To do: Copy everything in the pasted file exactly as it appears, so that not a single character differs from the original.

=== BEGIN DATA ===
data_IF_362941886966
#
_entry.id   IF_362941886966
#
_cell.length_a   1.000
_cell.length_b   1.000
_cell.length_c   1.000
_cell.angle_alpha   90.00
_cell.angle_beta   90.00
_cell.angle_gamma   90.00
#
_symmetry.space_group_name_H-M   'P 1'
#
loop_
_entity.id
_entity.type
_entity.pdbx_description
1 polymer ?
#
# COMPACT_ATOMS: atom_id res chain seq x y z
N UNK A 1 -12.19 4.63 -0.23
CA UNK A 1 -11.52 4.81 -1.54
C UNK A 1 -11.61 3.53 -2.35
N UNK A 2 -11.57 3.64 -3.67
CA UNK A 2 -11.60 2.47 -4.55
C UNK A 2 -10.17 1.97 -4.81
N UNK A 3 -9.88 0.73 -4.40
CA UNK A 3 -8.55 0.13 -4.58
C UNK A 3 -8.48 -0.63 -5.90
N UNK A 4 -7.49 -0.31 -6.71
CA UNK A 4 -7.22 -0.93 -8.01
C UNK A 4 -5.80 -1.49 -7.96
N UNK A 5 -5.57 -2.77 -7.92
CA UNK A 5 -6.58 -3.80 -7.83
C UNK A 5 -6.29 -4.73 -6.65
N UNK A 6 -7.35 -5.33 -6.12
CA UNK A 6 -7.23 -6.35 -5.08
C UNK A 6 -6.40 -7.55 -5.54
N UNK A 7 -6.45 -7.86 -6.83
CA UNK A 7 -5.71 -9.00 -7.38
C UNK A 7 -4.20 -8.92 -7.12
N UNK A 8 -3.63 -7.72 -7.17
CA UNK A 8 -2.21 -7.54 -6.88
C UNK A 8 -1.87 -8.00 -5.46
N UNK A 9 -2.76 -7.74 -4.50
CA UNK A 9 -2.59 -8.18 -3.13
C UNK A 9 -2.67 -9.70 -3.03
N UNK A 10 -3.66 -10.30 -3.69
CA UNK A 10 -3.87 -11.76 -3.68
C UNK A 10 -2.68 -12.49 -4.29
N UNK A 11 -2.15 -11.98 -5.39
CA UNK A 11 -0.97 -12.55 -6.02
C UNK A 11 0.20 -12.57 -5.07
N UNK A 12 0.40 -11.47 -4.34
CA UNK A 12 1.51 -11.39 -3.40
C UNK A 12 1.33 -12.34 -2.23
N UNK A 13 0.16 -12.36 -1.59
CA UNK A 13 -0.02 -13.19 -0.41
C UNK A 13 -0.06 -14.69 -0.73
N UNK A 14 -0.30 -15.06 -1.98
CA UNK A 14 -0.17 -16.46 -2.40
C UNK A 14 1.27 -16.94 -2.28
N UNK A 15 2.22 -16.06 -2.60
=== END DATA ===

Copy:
data_IF_362941886966
#
_entry.id   IF_362941886966
#
_cell.length_a   1.000
_cell.length_b   1.000
_cell.length_c   1.000
_cell.angle_alpha   90.00
_cell.angle_beta   90.00
_cell.angle_gamma   90.00
#
_symmetry.space_group_name_H-M   'P 1'
#
loop_
_entity.id
_entity.type
_entity.pdbx_description
1 polymer ?
#
# COMPACT_ATOMS: atom_id res chain seq x y z
N UNK A 1 -12.19 4.63 -0.23
CA UNK A 1 -11.52 4.81 -1.54
C UNK A 1 -11.61 3.53 -2.35
N UNK A 2 -11.57 3.64 -3.67
CA UNK A 2 -11.60 2.47 -4.55
C UNK A 2 -10.17 1.97 -4.81
N UNK A 3 -9.88 0.73 -4.40
CA UNK A 3 -8.55 0.13 -4.58
C UNK A 3 -8.48 -0.63 -5.90
N UNK A 4 -7.49 -0.31 -6.71
CA UNK A 4 -7.22 -0.93 -8.01
C UNK A 4 -5.80 -1.49 -7.96
N UNK A 5 -5.57 -2.77 -7.92
CA UNK A 5 -6.58 -3.80 -7.83
C UNK A 5 -6.29 -4.73 -6.65
N UNK A 6 -7.35 -5.33 -6.12
CA UNK A 6 -7.23 -6.35 -5.08
C UNK A 6 -6.40 -7.55 -5.54
N UNK A 7 -6.45 -7.86 -6.83
CA UNK A 7 -5.71 -9.00 -7.38
C UNK A 7 -4.20 -8.92 -7.12
N UNK A 8 -3.63 -7.72 -7.17
CA UNK A 8 -2.21 -7.54 -6.88
C UNK A 8 -1.87 -8.00 -5.46
N UNK A 9 -2.76 -7.74 -4.50
CA UNK A 9 -2.59 -8.18 -3.13
C UNK A 9 -2.67 -9.70 -3.03
N UNK A 10 -3.66 -10.30 -3.69
CA UNK A 10 -3.87 -11.76 -3.68
C UNK A 10 -2.68 -12.49 -4.29
N UNK A 11 -2.15 -11.98 -5.39
CA UNK A 11 -0.97 -12.55 -6.02
C UNK A 11 0.20 -12.57 -5.07
N UNK A 12 0.40 -11.47 -4.34
CA UNK A 12 1.51 -11.39 -3.40
C UNK A 12 1.33 -12.34 -2.23
N UNK A 13 0.16 -12.36 -1.59
CA UNK A 13 -0.02 -13.19 -0.41
C UNK A 13 -0.06 -14.69 -0.73
N UNK A 14 -0.30 -15.06 -1.98
CA UNK A 14 -0.17 -16.46 -2.40
C UNK A 14 1.27 -16.94 -2.28
N UNK A 15 2.22 -16.06 -2.60